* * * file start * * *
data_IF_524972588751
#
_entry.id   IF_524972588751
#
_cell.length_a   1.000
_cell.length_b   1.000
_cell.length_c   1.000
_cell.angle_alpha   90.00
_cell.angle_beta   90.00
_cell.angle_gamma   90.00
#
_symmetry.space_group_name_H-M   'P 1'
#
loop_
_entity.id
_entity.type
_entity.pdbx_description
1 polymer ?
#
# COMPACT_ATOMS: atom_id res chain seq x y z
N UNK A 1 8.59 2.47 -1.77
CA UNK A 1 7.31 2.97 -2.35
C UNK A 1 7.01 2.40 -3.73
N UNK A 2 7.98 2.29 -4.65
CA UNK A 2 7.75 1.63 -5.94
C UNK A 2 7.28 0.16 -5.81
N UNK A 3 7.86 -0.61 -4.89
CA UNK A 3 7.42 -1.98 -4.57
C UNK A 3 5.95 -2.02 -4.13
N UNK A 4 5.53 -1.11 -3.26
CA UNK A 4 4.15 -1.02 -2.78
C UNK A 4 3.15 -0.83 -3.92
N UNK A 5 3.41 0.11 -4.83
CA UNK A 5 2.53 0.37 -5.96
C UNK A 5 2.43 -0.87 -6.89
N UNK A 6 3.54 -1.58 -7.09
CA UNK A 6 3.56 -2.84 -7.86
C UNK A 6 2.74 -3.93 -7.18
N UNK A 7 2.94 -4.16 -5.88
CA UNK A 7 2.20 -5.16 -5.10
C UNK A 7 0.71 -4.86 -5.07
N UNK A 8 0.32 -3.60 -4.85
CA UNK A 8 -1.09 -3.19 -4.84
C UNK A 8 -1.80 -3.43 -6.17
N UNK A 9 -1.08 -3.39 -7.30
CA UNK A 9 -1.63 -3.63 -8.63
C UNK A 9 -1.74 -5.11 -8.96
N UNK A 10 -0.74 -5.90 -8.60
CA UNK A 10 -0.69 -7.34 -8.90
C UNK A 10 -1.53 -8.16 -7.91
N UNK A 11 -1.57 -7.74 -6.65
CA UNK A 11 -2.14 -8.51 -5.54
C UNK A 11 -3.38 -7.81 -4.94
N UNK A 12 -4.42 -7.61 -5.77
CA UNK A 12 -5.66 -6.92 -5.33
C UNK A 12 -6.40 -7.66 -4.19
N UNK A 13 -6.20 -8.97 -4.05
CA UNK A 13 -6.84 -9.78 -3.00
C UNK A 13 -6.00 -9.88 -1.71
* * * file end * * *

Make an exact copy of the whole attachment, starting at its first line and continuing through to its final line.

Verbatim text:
data_IF_524972588751
#
_entry.id   IF_524972588751
#
_cell.length_a   1.000
_cell.length_b   1.000
_cell.length_c   1.000
_cell.angle_alpha   90.00
_cell.angle_beta   90.00
_cell.angle_gamma   90.00
#
_symmetry.space_group_name_H-M   'P 1'
#
loop_
_entity.id
_entity.type
_entity.pdbx_description
1 polymer ?
#
# COMPACT_ATOMS: atom_id res chain seq x y z
N UNK A 1 8.59 2.47 -1.77
CA UNK A 1 7.31 2.97 -2.35
C UNK A 1 7.01 2.40 -3.73
N UNK A 2 7.98 2.29 -4.65
CA UNK A 2 7.75 1.63 -5.94
C UNK A 2 7.28 0.16 -5.81
N UNK A 3 7.86 -0.61 -4.89
CA UNK A 3 7.42 -1.98 -4.57
C UNK A 3 5.95 -2.02 -4.13
N UNK A 4 5.53 -1.11 -3.26
CA UNK A 4 4.15 -1.02 -2.78
C UNK A 4 3.15 -0.83 -3.92
N UNK A 5 3.41 0.11 -4.83
CA UNK A 5 2.53 0.37 -5.96
C UNK A 5 2.43 -0.87 -6.89
N UNK A 6 3.54 -1.58 -7.09
CA UNK A 6 3.56 -2.84 -7.86
C UNK A 6 2.74 -3.93 -7.18
N UNK A 7 2.94 -4.16 -5.88
CA UNK A 7 2.20 -5.16 -5.10
C UNK A 7 0.71 -4.86 -5.07
N UNK A 8 0.32 -3.60 -4.85
CA UNK A 8 -1.09 -3.19 -4.84
C UNK A 8 -1.80 -3.43 -6.17
N UNK A 9 -1.08 -3.39 -7.30
CA UNK A 9 -1.63 -3.63 -8.63
C UNK A 9 -1.74 -5.11 -8.96
N UNK A 10 -0.74 -5.90 -8.60
CA UNK A 10 -0.69 -7.34 -8.90
C UNK A 10 -1.53 -8.16 -7.91
N UNK A 11 -1.57 -7.74 -6.65
CA UNK A 11 -2.14 -8.51 -5.54
C UNK A 11 -3.38 -7.81 -4.94
N UNK A 12 -4.42 -7.61 -5.77
CA UNK A 12 -5.66 -6.92 -5.33
C UNK A 12 -6.40 -7.66 -4.19
N UNK A 13 -6.20 -8.97 -4.05
CA UNK A 13 -6.84 -9.78 -3.00
C UNK A 13 -6.00 -9.88 -1.71